From Grand Tour to Wanting More: The Evolution of Experiential Travel

Travel, gensler, sleep

 

By Nicola Law, Associate Senior Interior Designer at Gensler.... 

Since the days of the Grand Tour to Voluntary Services Overseas (VSO) in the 1970s and the gap years of the 1990s, there have been a variety of reasons why experiential travel has evolved and taken hold. Recently, an emerging ‘tribe’ of travellers have begun reshaping the experiential travel market. Along with the rise of the Instagram society, which now boasts more than 300 million monthly active users and enables us all to explore the world through the lenses of others, these new travellers will continue to change how we think about travel. By 2020, millennials - part of this tribe’s demographic - will account for 50% of global travel spending; who already spend an estimated $180 billion in tourism-related revenue. They have the power and numbers to influence every lifestyle experience they engage in, including the future of experiential travel.

As these travellers have become a consequential market force, there has also been a broader shift in consumer attitudes. A study by Harris and Eventbrite highlighted a growing demand for enriching life through special experiences and learning; over 78% of respondents said they would rather spend money on gaining experiences than buying things. As mobile socialisers, freedom and independence are all-important to this group of non-conformists. They want more control over what they get out of their trips, they have no fixed dogma, and their global and pluralistic values are reflected in their travel choices.

Experiential travel has taken these changing social norms into consideration and shifted its focus towards providing enriching, localised experiences. Feeling socially connected to a city or neighbourhood is more than just walking its streets; it’s about embracing its essence, if only briefly. Concentrating on the local allows travellers to forge deeper connections with the people, traditions and customs of the places they visit. These are some of the traits explored at Sleep, where Gensler will be designing a hotel ‘set’ for a ‘Digital Avant-Garde’. This new approach to travel means that the role of the travel agent is changing. It’s no longer enough for a travel agents to have a strong handle on logistics. Today’s agents must act like travel designers, selling a story based experience as opposed to an itinerary. Instead, what’s created is an exciting and intriguing series of moments, which in time becomes a cluster of gems that are experienced and shared.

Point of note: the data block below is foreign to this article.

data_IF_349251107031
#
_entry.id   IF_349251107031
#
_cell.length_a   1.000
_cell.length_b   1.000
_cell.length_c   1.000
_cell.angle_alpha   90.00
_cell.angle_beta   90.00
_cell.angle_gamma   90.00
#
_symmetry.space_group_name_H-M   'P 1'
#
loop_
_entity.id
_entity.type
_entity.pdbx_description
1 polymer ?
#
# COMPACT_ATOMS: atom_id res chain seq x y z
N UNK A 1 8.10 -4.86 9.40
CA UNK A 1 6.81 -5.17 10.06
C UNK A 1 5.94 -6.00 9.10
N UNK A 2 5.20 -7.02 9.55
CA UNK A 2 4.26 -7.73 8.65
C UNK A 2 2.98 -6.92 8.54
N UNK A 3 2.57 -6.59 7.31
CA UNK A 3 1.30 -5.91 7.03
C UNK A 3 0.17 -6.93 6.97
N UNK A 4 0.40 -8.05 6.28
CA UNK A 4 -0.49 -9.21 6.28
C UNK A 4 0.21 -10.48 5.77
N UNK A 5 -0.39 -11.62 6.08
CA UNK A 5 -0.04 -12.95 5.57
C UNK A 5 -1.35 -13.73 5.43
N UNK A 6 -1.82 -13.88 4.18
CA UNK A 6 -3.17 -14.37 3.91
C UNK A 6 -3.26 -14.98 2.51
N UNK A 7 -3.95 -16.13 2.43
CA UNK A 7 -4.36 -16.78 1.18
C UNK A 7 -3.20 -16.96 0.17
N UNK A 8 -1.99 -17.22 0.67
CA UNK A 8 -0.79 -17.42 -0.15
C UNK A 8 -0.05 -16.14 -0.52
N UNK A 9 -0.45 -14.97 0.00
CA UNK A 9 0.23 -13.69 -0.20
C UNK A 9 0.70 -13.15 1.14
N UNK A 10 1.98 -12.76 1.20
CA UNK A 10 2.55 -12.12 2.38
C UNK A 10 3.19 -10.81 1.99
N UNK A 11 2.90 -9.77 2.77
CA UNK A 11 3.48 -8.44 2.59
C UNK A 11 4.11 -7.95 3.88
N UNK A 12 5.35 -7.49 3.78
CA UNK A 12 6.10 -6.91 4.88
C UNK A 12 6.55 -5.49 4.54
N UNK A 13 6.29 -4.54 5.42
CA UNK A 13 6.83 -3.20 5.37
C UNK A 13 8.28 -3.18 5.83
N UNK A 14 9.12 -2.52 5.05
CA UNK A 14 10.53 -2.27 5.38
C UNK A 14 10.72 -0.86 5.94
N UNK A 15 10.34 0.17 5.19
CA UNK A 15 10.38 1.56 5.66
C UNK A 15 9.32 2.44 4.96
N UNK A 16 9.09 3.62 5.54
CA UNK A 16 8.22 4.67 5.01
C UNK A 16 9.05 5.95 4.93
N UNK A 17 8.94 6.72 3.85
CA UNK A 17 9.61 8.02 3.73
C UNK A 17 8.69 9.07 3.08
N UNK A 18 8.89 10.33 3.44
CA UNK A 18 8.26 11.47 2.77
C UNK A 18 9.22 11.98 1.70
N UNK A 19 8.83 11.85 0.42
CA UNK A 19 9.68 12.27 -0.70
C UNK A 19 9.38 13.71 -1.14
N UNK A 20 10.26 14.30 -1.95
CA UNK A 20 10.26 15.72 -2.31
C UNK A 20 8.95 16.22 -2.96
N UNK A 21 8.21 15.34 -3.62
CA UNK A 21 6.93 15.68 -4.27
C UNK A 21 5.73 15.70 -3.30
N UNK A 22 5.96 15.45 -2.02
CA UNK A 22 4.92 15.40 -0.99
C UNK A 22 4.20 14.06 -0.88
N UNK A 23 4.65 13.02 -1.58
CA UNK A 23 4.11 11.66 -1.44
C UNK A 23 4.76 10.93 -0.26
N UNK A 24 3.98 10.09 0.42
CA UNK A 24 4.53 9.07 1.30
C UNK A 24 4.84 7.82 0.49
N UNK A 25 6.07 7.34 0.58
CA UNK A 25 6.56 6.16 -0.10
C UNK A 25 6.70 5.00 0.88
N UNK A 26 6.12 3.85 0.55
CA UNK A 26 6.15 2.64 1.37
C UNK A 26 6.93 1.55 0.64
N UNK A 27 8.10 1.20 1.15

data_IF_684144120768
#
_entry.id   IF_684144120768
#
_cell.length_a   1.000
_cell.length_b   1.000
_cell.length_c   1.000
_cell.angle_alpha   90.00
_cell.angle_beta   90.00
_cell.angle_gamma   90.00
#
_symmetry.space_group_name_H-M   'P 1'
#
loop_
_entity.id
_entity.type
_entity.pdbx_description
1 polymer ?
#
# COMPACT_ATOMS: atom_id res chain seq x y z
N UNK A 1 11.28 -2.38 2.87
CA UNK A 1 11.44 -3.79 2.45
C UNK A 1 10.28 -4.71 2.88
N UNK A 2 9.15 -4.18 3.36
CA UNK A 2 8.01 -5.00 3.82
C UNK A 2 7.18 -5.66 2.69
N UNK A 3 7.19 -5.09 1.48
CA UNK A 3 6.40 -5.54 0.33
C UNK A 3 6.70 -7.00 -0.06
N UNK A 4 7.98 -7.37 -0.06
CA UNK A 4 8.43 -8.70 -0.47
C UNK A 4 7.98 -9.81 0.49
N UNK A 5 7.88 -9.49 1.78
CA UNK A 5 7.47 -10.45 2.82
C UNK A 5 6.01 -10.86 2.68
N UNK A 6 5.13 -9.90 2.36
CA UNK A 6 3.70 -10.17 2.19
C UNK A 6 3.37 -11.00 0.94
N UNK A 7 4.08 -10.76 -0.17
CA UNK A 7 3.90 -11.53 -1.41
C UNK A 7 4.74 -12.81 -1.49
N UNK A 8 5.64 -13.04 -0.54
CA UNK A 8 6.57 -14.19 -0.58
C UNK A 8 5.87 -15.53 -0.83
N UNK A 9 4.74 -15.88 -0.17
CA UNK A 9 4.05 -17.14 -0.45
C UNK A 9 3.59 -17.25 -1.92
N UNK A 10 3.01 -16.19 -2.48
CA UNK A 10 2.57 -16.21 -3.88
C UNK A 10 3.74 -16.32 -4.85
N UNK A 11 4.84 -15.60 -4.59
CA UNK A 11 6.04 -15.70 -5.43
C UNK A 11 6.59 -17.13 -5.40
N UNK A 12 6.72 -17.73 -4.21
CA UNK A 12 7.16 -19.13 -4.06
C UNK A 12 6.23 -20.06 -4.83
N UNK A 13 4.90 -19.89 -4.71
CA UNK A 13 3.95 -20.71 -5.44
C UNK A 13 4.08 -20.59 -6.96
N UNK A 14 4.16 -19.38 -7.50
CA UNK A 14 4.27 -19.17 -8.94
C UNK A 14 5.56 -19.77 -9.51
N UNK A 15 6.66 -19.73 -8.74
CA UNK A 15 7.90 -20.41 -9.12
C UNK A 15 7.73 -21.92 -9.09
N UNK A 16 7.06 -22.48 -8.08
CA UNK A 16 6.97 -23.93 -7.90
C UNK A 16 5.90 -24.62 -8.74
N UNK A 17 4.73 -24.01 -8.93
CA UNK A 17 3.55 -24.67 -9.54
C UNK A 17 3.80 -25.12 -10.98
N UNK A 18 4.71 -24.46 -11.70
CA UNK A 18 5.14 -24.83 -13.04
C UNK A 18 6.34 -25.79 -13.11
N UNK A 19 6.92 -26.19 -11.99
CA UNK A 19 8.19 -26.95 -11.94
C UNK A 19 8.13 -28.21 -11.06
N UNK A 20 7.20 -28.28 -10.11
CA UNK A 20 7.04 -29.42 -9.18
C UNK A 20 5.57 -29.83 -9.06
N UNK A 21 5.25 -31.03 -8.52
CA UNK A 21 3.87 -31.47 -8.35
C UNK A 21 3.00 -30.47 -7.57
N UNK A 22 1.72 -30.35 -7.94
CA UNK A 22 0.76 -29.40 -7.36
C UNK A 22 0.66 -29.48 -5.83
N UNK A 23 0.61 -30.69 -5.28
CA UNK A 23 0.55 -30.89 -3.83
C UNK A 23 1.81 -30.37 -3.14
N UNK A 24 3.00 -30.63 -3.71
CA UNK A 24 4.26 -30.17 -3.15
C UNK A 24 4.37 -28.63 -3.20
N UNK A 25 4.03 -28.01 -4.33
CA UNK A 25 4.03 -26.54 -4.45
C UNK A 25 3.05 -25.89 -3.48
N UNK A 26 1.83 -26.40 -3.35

Sleep, Gensler

The rise in demand for experiences such as these has led to a growing acceptance within the hotel industry that travellers are more interested in exploring what’s going on outside the hotel walls than lounging within them, and the changing social norms of today’s travellers will push designers to explore and expand the boundaries of what a hotel room might be for this guest.

In turn, hoteliers are evolving to offer differentiated experiences for every guest. This change in hospitality design is forcing hotels to start acting as portals to external communities rather than disconnected entities. Introducing each guest to the best local experiences is paramount to success in the new travel economy because lasting memories is what we as travellers want to associate with a country, a destination, an emotion, and the hotel itself. This need for uniqueness and the growing embrace of local cultures has prompted the rise of local, conceptual design and expression, and our involvement in this year’s Sleep Set will allow us to this even further.

Discover Gensler's final Digital Avant-Garde room set at this year's Sleep - register here.